Secondly, Roy’s Theory of Adaptation will be explored. Central to this theory are the concepts of focal, contextual and residual stimuli (Roy & Andrews, 1991). The focal stimuli are the conditions immediately confronting the client, the contextual are all other stimuli present, and the residual stimuli are those beliefs, attitudes and conditions that have an indeterminate effect on the present condition. The nurse, operating from within this framework, assesses the stimuli and takes action to promote the client’s adaptation in physiologic needs, self-concept, role function, and relations of interdependence nursing health and illness. Roy states that the "nurse acts as a regulatory force to modify stimuli affecting adaptation" (1980, p. 186).

Particularly with regard to contextual stimuli, there are several alternative/complementary modalities that permit the nurse to alter the stimuli and change unhealthy or noxious environmental stimuli to ones that are either neutral or wholesome.

Music therapy and aromatherapy are specific modalities that change the environment in which the client finds him/herself and are expressly designed to change the context of care from one that is deleterious to one that is supportive.

Music therapy and aromatherapy are specific modalities that change the environment in which the client finds him/herself and are expressly designed to change the context of care from one that is deleterious to one that is supportive. These modalities can easily be seen as nursing activities promoting positive adaptation. Music therapy is a systematic application of music to produce relaxation and desired changes in emotions, behaviors, and physiology (Guzzetta, 2000) and armoatherapy is the use of essential oils to offer symptomatic relief or to enhance a sense of well being (Buckle, 1998; Stevenson, 1994). Used from within Roy’s Adaptation Model of Nursing, these two modalities take place within the nursing process and are interventions aimed at manipulating stimuli affecting client health. Given the use of the theory, the assessment of the need for the modality becomes part of reflective, holistic nursing care, and outcomes are interpreted from within the framework of adaptation, stimuli, stress and a specific worldview.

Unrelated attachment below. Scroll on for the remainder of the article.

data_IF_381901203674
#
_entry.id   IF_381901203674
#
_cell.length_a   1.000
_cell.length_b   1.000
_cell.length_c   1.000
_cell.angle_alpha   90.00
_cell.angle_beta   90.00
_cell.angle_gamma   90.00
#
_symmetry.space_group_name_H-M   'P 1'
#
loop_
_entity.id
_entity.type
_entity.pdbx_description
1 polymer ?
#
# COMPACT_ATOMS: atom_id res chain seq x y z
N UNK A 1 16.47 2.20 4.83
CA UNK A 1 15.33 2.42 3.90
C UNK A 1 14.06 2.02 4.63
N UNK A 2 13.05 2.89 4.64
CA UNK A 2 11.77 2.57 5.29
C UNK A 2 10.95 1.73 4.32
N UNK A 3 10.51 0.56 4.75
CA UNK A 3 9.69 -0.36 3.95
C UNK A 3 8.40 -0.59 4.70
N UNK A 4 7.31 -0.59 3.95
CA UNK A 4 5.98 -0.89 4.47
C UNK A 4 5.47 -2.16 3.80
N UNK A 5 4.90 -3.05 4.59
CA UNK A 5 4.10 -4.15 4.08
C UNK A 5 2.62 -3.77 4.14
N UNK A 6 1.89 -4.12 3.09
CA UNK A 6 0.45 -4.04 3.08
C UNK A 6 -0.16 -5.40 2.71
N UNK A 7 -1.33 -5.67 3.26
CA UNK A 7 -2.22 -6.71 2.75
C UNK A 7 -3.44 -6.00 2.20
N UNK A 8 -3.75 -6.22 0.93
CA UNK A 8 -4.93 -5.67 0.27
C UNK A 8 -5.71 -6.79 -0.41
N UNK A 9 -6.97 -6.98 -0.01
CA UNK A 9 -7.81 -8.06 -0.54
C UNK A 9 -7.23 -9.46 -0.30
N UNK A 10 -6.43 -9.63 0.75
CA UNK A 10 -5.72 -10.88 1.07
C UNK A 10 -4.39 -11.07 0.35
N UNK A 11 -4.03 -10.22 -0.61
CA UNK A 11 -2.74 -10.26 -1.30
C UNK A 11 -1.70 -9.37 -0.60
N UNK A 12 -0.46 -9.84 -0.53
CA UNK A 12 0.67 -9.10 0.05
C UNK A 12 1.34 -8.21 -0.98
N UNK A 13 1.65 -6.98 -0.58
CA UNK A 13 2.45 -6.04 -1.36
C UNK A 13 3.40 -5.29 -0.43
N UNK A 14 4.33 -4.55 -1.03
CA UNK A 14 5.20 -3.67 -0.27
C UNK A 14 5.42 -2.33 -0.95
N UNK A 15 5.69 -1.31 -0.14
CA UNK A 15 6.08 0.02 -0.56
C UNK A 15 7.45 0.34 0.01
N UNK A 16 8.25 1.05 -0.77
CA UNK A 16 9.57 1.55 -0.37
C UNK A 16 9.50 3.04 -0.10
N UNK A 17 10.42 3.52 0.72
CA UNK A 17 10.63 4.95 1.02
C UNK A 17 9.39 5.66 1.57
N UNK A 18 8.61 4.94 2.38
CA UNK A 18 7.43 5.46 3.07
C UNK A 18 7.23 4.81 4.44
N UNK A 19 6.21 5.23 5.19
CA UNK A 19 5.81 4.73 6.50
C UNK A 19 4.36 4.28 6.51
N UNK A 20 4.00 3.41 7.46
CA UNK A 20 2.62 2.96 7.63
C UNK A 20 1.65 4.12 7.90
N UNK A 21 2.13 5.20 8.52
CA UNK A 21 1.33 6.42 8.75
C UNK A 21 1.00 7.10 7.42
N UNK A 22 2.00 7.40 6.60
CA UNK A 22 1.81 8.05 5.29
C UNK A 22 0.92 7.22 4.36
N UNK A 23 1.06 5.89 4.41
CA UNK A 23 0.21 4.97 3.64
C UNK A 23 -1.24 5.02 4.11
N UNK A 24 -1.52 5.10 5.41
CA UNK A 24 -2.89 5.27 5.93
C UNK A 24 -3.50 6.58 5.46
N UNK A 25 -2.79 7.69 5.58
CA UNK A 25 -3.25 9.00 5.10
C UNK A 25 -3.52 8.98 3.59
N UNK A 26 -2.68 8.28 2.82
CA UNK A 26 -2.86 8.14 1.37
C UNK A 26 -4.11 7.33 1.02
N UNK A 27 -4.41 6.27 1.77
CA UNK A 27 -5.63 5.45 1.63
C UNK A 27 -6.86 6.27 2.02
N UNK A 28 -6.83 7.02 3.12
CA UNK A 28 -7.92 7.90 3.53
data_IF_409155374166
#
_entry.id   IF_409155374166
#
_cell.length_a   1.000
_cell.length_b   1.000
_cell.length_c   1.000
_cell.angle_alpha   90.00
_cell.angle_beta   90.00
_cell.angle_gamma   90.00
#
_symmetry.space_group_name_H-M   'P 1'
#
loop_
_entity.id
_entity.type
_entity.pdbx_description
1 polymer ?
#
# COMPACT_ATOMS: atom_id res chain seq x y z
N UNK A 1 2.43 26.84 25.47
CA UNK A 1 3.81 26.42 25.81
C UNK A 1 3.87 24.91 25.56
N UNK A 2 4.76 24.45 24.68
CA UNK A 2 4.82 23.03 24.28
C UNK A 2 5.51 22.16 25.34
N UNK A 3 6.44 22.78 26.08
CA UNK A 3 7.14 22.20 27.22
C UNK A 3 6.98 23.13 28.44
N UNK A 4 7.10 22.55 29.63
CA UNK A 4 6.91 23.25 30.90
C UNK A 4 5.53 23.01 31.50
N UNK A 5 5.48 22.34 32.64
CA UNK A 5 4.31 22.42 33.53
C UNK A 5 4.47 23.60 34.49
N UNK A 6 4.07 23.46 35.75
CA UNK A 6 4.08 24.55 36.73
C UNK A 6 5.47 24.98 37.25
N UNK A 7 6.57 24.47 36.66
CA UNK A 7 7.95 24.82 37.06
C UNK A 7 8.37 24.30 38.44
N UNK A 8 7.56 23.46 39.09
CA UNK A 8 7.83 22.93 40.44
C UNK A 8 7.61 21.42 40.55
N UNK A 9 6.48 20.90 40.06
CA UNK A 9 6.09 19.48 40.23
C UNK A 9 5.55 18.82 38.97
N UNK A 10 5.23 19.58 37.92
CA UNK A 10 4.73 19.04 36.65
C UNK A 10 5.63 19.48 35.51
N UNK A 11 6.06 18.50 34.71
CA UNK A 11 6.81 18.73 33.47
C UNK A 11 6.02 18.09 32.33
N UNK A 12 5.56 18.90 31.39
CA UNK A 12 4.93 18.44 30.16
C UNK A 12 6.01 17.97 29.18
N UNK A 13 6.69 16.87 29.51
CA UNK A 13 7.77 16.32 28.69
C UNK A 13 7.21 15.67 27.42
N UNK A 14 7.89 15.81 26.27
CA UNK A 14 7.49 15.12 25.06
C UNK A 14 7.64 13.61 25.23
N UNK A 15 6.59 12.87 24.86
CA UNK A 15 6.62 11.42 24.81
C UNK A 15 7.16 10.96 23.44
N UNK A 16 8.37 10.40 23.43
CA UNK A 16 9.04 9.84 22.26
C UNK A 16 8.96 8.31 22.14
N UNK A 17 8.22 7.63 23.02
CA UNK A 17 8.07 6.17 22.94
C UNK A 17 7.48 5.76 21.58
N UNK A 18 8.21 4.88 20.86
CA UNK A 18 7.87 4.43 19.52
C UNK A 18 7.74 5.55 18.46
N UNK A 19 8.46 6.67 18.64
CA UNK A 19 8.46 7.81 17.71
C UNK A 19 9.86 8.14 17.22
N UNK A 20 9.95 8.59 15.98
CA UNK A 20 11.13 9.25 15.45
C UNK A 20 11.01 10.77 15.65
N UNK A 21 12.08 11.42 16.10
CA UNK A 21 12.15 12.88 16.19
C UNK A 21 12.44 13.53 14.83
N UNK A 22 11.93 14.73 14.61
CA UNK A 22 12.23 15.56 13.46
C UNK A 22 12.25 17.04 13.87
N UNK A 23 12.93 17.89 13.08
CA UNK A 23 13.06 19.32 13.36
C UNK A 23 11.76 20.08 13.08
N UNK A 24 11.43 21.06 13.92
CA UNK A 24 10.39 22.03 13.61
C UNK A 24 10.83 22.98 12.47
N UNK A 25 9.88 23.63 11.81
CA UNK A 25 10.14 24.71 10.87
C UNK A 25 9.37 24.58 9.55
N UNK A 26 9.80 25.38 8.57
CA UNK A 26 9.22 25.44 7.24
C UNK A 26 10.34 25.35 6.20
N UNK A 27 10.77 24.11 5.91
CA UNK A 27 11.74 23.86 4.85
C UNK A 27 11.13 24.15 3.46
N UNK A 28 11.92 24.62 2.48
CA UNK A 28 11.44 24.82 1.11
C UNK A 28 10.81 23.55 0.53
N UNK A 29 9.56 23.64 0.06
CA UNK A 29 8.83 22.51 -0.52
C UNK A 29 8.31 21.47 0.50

Thirdly, there are several nursing theories that incorporate the concept of ‘human energy field’ and ‘environmental energy field’, specifically Rogers’ Theory of Unitary Human Beings, Newman’s Theory of Expanding Consciousness, and Parse’s Theory of Human Becoming (Frisch, 2000). All energy-based modalities are congruent with these theories. While Therapeutic Touch (TT) is a modality developed by and researched by nurses (Keiger, 1979; Quinn, 1988; Straneva, 2000), other energy-based modalities such as Reiki and Healing Touch techniques are widely used by and taught to non-nurses. The theoretical frameworks for techniques involving human and environmental energy fields are nursing theories and the philosophies of Eastern traditions (Slater, 2000). For nurses engaged in energy-based techniques, bringing the techniques into a worldview of nursing permits the nurse to assess and practice with the benefit of reflection on the meaning of energy exchange and its effect on creating a reality for the nurse and client.